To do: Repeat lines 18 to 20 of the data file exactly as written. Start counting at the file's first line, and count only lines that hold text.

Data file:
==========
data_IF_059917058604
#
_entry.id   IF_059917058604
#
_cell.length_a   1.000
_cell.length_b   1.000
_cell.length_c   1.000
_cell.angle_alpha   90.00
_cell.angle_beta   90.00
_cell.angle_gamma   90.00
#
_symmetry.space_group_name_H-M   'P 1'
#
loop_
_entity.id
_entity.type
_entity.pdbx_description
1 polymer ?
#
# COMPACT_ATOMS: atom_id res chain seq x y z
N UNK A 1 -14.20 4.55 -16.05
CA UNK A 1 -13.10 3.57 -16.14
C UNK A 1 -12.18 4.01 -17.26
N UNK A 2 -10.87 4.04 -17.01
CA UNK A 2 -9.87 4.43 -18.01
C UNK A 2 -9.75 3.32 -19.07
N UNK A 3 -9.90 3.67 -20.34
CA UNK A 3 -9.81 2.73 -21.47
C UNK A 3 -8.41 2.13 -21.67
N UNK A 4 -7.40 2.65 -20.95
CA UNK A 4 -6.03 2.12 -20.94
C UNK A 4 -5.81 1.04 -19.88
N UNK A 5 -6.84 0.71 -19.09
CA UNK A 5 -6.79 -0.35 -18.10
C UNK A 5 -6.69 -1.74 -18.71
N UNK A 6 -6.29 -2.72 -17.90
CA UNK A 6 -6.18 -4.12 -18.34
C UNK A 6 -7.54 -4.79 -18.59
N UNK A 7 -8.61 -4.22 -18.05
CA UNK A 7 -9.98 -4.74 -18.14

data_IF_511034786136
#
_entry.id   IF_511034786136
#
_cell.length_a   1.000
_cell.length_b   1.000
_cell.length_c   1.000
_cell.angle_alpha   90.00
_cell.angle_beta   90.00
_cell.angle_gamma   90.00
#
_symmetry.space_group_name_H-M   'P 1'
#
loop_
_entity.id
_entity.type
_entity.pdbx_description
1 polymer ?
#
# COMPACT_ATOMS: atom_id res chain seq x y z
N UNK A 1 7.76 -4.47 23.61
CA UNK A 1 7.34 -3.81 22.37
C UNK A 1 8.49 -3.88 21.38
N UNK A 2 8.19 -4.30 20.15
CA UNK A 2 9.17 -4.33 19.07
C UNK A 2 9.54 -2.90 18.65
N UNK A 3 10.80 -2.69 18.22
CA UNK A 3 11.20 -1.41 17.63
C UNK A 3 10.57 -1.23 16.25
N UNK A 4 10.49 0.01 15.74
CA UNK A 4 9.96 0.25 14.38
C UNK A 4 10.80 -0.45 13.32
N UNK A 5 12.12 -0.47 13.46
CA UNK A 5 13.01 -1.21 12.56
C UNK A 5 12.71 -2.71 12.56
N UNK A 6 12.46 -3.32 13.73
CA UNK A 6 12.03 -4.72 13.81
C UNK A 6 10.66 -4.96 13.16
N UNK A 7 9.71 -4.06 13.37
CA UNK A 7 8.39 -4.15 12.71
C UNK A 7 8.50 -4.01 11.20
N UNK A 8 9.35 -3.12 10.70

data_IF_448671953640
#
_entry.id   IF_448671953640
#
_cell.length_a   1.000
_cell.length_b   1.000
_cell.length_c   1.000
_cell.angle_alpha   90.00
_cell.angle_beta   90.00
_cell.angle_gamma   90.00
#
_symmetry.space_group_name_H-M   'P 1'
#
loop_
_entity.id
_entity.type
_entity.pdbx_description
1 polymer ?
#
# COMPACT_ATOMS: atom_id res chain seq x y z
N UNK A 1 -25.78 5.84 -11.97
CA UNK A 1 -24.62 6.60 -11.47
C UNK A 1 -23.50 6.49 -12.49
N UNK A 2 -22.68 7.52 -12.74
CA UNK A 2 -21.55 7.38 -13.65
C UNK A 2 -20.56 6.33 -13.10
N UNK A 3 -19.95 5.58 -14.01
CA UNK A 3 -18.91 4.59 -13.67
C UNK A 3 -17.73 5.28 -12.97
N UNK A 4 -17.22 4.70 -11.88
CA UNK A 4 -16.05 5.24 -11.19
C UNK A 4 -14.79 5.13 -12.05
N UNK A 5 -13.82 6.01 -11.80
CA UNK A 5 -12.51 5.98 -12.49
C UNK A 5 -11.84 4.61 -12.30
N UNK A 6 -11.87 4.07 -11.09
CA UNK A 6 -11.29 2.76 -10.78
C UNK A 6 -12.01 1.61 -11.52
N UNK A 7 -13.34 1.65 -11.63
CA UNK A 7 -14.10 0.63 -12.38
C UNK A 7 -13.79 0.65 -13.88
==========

1 polymer ?
#
# COMPACT_ATOMS: atom_id res chain seq x y z